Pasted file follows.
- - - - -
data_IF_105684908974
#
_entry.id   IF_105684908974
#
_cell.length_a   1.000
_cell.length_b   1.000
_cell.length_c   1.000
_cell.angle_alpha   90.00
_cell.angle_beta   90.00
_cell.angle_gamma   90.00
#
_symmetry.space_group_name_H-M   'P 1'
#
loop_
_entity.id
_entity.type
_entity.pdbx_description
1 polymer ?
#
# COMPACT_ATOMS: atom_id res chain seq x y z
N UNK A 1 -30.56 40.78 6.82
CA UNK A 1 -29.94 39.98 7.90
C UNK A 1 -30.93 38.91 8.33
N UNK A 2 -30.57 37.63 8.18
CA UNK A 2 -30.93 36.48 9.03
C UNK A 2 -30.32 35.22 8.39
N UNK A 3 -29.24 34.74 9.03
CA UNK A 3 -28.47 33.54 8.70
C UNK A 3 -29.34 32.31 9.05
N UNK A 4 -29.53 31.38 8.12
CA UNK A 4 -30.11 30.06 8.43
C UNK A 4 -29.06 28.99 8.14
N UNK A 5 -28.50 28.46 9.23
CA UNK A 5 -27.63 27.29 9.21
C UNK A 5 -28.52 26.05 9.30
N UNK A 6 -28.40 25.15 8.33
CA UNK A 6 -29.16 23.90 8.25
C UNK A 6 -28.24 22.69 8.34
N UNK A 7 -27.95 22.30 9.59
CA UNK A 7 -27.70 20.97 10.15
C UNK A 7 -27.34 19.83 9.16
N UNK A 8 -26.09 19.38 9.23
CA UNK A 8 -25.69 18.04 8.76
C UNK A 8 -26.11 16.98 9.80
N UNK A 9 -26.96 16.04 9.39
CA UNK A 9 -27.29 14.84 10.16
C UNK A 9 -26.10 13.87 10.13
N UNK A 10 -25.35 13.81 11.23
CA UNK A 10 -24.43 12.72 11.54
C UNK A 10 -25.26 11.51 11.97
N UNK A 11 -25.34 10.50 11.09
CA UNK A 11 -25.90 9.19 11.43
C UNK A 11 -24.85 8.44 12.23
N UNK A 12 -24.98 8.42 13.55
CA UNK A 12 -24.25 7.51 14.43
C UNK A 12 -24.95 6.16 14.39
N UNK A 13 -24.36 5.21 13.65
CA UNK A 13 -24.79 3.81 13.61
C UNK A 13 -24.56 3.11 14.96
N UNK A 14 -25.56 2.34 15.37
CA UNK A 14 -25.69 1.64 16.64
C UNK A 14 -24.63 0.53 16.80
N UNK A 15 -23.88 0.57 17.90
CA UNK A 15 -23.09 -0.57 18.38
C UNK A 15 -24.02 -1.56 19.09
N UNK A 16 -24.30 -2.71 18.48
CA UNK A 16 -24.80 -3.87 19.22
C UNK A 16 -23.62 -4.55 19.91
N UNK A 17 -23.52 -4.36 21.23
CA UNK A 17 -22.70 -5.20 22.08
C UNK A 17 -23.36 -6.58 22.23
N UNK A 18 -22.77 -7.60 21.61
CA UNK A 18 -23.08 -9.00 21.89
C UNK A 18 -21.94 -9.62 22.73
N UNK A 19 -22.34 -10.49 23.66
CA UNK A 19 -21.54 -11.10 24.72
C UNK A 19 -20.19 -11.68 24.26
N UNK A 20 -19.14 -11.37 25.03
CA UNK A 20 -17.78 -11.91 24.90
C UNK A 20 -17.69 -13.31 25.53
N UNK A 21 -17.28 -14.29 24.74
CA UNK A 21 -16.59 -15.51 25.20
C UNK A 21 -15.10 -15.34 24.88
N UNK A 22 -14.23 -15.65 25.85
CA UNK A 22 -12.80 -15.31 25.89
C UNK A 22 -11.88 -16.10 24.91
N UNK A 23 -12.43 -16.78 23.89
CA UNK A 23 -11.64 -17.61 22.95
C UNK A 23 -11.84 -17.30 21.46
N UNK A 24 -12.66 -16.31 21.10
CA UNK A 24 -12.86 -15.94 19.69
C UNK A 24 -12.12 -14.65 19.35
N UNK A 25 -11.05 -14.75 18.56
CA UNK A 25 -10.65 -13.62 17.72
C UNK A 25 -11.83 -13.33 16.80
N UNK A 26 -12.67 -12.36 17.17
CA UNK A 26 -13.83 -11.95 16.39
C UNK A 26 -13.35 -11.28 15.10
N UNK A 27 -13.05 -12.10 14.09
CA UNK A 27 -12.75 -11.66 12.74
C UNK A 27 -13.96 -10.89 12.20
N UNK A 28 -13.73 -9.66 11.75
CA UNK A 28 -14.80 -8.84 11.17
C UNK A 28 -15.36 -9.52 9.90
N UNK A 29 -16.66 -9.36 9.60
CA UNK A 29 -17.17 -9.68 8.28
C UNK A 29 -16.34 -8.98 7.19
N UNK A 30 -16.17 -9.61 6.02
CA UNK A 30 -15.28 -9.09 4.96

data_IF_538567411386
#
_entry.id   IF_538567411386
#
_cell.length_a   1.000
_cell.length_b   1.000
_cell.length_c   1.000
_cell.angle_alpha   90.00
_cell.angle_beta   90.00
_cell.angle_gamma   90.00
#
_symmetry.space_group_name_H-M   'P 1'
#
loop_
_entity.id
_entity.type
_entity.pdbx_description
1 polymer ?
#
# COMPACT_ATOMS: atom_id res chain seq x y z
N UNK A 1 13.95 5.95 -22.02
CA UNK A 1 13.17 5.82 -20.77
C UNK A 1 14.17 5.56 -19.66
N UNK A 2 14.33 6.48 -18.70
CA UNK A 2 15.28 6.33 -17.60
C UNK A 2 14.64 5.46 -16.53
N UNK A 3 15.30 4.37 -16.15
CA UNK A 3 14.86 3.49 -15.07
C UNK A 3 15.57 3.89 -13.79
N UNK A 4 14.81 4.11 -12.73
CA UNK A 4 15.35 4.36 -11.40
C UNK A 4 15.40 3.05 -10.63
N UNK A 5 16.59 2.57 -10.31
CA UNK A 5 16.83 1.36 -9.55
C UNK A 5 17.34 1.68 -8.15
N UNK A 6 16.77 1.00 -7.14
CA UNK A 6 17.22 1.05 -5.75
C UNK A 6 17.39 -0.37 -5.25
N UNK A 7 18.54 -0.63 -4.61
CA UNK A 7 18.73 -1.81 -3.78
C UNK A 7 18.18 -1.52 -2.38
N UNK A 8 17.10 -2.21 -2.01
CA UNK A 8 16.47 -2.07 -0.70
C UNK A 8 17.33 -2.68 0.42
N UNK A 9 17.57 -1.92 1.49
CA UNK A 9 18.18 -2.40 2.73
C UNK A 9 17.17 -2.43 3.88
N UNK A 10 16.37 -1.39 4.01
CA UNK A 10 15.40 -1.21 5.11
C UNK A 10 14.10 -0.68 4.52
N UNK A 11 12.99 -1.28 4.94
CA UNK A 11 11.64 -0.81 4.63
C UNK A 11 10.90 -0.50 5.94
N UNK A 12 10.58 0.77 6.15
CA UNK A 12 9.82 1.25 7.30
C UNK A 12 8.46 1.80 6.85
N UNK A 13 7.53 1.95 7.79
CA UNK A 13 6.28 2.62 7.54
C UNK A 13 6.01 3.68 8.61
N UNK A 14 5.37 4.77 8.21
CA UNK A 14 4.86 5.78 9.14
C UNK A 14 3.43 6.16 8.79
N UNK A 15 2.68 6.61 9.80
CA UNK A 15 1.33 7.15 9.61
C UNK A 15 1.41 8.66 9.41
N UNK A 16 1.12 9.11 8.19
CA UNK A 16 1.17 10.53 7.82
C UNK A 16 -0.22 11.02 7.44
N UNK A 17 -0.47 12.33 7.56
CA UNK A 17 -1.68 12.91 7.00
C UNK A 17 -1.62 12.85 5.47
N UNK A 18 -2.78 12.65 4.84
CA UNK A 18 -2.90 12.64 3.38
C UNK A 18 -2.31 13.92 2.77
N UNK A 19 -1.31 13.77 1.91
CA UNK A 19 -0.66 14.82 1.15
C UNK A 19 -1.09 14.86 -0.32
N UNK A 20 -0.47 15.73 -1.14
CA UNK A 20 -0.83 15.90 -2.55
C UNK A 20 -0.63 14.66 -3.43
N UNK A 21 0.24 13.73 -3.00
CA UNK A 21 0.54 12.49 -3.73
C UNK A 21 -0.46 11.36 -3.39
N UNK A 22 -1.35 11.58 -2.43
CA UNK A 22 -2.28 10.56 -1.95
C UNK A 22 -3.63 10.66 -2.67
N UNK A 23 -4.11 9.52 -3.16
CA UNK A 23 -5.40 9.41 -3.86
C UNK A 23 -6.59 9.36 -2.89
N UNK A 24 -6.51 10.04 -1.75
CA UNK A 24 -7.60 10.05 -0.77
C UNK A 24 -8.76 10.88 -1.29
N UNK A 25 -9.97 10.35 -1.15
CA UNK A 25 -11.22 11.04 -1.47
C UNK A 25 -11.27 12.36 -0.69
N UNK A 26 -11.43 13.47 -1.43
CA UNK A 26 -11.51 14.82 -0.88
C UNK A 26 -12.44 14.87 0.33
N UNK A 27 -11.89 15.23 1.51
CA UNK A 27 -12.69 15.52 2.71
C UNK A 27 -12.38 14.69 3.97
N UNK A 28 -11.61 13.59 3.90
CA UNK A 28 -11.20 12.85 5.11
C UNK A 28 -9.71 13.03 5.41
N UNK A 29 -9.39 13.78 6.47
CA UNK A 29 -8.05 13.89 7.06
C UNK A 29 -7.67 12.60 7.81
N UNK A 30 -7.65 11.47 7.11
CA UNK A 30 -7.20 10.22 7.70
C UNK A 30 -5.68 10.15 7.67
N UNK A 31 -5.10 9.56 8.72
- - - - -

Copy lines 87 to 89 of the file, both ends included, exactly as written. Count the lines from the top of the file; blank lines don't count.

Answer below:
N UNK A 23 -12.43 -16.78 23.89
CA UNK A 23 -11.64 -17.61 22.95
C UNK A 23 -11.84 -17.30 21.46